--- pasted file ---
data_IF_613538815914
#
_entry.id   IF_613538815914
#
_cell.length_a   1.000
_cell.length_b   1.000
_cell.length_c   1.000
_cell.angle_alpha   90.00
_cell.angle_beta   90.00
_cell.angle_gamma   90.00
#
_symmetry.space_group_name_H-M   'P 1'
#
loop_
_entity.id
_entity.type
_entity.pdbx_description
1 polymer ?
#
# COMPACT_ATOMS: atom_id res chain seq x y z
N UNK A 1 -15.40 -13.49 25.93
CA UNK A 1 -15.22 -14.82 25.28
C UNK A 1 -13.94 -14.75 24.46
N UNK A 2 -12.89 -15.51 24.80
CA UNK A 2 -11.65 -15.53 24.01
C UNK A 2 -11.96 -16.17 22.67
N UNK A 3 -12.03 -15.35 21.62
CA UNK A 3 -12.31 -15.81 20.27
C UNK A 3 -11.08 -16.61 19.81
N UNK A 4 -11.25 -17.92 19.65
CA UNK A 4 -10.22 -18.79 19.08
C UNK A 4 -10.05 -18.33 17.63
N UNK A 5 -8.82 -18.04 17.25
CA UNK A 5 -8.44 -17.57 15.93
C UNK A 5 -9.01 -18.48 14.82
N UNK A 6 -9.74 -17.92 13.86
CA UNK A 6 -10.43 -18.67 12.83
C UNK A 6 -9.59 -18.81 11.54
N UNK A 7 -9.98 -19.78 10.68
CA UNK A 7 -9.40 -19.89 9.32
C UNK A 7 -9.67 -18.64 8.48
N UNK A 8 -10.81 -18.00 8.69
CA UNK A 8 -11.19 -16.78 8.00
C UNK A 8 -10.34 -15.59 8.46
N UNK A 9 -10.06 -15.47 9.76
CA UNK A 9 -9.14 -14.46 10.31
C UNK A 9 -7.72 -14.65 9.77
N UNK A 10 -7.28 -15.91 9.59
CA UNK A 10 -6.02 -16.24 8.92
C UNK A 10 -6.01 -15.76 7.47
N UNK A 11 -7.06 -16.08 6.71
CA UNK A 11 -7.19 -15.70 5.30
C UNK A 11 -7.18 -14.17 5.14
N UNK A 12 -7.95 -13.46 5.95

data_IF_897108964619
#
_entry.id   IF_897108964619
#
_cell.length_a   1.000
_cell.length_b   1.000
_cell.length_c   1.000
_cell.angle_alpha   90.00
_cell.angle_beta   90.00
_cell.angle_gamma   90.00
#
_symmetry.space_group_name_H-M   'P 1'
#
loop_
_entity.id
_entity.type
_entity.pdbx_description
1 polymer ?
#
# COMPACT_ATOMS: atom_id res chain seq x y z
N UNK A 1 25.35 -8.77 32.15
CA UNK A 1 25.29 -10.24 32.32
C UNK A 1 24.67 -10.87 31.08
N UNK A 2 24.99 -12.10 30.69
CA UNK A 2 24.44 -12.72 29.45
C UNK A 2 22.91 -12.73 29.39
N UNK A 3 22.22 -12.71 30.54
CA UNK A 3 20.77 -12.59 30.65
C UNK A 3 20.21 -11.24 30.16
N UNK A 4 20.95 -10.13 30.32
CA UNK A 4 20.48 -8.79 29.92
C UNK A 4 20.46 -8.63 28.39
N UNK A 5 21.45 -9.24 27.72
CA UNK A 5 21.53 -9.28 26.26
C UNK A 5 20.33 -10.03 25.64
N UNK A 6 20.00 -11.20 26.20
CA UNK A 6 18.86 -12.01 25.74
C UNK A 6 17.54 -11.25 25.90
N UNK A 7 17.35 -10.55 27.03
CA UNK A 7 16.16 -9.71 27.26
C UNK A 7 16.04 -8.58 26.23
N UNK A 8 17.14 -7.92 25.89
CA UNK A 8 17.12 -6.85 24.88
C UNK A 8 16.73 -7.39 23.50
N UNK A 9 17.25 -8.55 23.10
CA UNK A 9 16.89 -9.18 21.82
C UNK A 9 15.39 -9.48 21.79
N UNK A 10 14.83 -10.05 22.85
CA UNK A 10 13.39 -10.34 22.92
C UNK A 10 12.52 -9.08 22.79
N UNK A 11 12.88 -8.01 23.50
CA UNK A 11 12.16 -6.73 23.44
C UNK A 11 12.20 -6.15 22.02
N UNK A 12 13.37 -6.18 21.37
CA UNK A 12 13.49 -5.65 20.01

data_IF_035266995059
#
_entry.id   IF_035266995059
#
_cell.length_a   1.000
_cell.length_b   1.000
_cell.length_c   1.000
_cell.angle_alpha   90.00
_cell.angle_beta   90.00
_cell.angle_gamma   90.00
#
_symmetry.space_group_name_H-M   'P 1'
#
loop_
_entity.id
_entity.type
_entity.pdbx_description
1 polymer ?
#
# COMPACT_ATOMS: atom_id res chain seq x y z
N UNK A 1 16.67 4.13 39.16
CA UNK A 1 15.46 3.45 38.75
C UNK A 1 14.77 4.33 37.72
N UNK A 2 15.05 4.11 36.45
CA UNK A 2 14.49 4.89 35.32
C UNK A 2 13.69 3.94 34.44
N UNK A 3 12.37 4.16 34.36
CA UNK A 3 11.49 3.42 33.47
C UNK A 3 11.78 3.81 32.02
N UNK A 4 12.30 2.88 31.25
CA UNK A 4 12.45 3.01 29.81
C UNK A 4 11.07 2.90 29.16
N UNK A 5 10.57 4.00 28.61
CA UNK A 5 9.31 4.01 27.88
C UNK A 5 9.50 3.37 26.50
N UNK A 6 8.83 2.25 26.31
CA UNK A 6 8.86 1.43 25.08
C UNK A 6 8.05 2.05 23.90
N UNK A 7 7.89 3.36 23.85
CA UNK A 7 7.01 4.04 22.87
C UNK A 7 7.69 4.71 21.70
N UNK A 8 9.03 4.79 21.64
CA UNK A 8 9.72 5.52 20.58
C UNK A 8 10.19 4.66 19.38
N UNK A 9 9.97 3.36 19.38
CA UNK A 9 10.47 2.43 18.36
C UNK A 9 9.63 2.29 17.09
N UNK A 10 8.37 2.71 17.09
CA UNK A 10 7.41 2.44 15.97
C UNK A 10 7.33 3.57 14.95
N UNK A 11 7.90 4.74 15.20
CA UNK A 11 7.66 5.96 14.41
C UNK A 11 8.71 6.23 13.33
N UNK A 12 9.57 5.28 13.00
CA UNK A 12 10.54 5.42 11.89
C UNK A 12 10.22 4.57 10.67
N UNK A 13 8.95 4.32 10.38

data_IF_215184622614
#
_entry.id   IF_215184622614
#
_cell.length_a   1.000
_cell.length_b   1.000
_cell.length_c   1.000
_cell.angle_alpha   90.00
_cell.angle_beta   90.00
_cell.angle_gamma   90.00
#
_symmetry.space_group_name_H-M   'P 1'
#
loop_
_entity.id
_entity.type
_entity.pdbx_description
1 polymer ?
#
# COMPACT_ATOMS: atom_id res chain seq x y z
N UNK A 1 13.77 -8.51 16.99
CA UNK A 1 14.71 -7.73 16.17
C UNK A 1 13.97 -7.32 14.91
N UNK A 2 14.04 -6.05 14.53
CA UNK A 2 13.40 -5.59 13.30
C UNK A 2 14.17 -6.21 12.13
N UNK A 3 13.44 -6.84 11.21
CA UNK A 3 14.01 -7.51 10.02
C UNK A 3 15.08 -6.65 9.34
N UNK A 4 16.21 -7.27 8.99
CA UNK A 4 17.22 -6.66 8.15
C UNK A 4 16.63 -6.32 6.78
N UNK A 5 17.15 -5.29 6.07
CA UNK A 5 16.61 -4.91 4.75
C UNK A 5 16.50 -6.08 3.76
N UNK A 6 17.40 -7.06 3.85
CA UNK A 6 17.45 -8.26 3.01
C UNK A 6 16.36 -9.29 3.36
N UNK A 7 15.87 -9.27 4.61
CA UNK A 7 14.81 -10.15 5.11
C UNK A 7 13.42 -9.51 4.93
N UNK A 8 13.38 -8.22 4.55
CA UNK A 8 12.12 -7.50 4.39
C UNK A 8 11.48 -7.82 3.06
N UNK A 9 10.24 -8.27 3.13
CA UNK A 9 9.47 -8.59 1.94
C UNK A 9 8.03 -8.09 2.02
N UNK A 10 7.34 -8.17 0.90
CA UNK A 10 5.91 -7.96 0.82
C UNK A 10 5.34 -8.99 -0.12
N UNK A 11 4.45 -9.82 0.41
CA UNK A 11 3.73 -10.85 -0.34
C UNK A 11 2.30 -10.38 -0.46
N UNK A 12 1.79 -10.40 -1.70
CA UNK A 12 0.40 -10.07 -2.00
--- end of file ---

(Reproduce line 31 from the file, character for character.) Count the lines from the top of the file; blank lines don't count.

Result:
CA UNK A 4 -10.22 -18.79 19.08